Lessons from growth hormone receptor gene-disrupted mice: Are there benefits of endocrine defects?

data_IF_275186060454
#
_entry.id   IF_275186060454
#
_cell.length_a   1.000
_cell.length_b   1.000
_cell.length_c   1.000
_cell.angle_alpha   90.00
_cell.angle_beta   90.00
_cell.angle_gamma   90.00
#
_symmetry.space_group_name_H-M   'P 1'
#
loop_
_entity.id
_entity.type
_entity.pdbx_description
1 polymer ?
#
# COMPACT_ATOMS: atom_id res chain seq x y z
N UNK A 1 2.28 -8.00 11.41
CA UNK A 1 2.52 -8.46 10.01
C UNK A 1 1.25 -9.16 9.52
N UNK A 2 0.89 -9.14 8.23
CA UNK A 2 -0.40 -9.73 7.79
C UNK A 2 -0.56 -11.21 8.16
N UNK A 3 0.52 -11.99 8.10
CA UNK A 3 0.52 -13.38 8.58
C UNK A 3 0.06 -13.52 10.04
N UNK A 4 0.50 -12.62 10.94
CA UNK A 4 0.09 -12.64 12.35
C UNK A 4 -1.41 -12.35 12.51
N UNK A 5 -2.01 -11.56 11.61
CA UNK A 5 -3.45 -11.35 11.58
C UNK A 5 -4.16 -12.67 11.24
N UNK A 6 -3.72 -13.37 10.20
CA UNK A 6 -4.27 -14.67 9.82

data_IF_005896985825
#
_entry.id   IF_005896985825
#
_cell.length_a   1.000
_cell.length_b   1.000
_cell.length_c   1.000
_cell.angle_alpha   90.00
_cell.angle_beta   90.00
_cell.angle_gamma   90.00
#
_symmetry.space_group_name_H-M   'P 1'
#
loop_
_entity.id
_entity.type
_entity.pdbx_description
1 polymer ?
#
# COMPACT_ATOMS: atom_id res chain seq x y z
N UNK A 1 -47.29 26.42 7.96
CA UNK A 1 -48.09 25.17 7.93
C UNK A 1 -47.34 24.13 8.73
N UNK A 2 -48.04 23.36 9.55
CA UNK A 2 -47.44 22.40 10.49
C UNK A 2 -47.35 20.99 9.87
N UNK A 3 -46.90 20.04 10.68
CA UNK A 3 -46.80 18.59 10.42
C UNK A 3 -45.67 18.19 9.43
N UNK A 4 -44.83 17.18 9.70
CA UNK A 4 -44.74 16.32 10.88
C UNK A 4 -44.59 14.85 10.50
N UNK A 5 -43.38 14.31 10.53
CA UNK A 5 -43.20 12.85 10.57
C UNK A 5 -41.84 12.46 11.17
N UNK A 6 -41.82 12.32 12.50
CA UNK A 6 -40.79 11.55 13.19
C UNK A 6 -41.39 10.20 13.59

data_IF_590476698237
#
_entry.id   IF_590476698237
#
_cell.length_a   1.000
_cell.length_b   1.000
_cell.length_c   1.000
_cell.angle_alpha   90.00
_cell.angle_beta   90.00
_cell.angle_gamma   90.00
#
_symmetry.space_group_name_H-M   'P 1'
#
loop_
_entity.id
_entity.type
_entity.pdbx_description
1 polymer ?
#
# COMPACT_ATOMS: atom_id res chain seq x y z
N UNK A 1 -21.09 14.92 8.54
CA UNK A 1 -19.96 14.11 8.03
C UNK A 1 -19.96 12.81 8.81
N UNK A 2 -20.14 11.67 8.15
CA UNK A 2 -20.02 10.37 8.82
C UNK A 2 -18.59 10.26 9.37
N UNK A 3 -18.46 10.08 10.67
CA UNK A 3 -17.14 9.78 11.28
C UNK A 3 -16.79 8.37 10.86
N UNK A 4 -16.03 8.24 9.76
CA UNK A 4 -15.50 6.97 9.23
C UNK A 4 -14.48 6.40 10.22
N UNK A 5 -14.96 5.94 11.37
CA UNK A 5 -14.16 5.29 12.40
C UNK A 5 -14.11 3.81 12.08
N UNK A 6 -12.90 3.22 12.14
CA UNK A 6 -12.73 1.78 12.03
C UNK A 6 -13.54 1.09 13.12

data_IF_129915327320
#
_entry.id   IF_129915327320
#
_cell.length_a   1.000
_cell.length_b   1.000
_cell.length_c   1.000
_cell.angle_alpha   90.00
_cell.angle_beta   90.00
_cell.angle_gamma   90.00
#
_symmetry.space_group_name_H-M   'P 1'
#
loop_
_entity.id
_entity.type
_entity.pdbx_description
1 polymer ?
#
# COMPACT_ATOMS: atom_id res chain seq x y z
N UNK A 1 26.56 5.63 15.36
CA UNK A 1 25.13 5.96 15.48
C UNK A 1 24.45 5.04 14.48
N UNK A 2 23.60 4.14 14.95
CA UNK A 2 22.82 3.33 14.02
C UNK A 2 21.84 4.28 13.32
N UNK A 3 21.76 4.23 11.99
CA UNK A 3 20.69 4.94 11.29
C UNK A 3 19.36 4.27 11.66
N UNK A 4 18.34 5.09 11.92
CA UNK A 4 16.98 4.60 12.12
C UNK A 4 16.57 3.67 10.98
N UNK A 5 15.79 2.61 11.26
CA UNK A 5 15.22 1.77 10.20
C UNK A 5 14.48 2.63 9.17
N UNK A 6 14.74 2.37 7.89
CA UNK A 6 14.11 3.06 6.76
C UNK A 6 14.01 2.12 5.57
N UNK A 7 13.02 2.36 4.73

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© 2018 European Society of Endocrinology Printed in Great Britain. Growth hormone (GH) is produced primarily by anterior pituitary somatotroph cells. Numerous acute human (h) GH treatment and long-term follow-up studies and extensive use of animal models of GH action have shaped the body of GH research over the past 70 years. Work on the GH receptor (R)-knockout (GHRKO) mice and results of studies on GH-resistant Laron Syndrome (LS) patients have helped define many physiological actions of GH including those dealing with metabolism, obesity, cancer, diabetes, cognition and aging/longevity. In this review, we have discussed several issues dealing with these biological effects of GH and attempt to answer the question of whether decreased GH action may be beneficial.